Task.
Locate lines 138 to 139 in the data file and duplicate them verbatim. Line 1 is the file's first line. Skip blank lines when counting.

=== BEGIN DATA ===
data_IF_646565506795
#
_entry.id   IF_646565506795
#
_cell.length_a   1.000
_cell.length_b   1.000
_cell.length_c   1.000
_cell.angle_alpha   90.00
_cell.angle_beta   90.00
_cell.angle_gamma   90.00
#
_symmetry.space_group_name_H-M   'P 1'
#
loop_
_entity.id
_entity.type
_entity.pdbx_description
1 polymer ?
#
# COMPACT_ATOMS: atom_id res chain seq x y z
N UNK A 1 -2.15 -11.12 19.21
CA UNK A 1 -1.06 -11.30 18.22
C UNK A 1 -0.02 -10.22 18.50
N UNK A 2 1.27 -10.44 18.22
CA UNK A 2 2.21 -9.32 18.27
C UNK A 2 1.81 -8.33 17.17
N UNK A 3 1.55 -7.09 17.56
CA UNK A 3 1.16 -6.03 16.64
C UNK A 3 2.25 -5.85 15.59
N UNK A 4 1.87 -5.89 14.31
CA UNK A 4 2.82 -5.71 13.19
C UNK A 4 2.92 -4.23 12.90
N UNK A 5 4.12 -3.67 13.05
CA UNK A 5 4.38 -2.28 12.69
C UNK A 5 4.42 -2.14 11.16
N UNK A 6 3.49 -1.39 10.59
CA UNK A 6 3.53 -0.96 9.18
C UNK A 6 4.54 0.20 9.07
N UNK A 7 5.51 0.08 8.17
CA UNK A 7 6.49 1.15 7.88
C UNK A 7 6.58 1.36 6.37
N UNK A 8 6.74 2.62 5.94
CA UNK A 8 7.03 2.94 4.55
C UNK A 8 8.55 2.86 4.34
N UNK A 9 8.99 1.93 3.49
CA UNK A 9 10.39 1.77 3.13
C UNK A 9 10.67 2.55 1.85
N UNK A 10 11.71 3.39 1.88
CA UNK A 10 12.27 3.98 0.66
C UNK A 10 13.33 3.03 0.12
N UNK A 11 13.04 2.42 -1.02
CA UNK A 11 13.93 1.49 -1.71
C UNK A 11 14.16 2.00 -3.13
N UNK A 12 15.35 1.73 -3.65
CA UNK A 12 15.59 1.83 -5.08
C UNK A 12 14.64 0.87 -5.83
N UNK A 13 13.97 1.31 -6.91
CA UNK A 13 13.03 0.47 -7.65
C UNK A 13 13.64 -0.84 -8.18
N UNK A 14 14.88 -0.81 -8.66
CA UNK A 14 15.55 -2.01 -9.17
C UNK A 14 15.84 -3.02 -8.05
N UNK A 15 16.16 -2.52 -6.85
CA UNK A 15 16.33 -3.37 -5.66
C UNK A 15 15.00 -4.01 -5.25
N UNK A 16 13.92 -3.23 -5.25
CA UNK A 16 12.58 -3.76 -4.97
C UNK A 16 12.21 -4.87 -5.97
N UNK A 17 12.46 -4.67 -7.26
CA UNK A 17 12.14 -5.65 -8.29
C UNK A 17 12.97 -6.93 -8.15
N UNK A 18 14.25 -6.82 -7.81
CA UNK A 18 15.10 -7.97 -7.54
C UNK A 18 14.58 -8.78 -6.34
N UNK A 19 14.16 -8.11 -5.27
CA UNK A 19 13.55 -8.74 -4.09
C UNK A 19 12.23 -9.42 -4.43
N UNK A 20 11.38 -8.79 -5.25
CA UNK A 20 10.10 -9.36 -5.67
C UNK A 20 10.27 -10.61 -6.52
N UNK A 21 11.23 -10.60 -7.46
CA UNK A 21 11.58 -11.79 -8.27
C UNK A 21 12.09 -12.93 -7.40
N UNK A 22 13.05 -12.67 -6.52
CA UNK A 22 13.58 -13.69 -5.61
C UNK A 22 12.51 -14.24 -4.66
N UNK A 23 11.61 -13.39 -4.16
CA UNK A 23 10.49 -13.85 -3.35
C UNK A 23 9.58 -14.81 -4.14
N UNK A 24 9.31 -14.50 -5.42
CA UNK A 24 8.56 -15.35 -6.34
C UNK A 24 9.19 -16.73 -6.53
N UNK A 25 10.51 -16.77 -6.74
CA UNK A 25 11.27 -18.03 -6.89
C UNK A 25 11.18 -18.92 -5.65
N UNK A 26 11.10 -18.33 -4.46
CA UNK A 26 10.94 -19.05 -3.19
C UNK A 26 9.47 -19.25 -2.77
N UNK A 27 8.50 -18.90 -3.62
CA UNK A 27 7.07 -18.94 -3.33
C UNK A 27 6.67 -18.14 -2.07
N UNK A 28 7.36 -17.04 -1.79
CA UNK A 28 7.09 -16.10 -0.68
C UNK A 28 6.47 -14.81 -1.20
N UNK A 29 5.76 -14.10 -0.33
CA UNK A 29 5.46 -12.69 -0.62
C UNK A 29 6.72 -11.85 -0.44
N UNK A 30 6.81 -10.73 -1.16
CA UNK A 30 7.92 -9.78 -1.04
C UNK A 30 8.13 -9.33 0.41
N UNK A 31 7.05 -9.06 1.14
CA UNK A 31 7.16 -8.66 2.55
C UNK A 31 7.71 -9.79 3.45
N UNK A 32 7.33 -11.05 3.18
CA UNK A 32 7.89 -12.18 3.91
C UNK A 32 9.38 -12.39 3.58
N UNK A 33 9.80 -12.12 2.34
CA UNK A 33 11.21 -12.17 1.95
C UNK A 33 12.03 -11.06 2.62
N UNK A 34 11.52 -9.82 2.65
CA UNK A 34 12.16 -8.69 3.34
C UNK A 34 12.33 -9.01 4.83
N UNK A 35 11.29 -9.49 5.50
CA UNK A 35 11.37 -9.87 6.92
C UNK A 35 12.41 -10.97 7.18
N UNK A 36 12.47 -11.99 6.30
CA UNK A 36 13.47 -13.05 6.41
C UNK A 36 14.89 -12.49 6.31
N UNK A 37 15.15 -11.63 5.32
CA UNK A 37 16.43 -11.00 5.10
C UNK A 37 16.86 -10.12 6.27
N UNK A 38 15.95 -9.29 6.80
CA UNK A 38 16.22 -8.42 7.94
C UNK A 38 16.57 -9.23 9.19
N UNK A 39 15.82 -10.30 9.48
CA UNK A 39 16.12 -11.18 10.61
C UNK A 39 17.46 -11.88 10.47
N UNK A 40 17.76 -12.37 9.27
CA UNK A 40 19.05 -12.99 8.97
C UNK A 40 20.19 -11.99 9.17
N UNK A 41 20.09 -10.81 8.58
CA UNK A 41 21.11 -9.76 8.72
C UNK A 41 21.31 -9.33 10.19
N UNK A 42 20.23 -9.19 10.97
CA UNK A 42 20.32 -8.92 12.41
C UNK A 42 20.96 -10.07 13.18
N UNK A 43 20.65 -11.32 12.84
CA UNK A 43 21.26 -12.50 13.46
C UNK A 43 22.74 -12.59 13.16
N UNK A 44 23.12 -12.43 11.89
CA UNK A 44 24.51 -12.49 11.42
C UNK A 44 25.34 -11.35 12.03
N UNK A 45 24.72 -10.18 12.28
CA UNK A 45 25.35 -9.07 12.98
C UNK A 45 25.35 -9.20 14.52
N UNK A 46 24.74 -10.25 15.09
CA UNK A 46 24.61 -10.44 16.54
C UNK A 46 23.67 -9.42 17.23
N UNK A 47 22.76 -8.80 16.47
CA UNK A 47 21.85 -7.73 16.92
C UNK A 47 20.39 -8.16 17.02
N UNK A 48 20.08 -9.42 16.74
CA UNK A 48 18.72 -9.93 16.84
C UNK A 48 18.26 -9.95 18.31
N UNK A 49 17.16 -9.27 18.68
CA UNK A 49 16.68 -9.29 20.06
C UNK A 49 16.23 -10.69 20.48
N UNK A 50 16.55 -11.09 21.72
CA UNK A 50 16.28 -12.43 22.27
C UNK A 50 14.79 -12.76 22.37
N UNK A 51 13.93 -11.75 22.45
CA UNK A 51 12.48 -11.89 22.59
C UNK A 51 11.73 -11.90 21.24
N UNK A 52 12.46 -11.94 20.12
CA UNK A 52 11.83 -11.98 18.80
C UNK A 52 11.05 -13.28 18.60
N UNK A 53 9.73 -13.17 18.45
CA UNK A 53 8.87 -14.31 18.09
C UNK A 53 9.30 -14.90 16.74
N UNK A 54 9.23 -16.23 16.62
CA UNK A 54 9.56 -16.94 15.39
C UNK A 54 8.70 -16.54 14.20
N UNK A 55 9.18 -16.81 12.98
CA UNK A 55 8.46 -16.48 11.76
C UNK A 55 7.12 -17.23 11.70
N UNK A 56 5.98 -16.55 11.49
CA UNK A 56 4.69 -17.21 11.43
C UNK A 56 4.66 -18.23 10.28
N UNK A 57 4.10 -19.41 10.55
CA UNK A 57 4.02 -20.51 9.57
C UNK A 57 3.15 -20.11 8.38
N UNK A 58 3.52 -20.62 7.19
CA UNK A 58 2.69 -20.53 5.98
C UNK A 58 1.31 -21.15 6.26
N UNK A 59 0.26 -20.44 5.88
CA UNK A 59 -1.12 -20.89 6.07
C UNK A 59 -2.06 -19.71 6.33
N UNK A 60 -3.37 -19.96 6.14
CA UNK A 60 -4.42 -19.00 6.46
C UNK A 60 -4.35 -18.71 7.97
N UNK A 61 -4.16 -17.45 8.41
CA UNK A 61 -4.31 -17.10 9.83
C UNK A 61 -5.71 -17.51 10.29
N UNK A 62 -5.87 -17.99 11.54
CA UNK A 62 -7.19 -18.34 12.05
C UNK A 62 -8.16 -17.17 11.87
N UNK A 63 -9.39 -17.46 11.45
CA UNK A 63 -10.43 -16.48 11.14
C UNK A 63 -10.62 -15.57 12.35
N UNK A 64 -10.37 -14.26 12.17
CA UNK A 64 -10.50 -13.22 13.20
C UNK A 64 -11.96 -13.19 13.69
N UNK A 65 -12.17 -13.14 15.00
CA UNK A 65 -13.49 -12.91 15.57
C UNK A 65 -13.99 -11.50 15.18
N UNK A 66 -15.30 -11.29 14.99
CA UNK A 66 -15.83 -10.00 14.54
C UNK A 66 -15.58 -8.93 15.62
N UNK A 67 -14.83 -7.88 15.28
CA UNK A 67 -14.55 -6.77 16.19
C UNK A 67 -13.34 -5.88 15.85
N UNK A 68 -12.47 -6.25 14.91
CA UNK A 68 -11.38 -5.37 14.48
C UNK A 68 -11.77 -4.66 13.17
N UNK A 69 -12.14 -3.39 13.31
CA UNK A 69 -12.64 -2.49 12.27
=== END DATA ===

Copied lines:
N UNK A 40 17.76 -12.37 9.27
CA UNK A 40 19.05 -12.99 8.97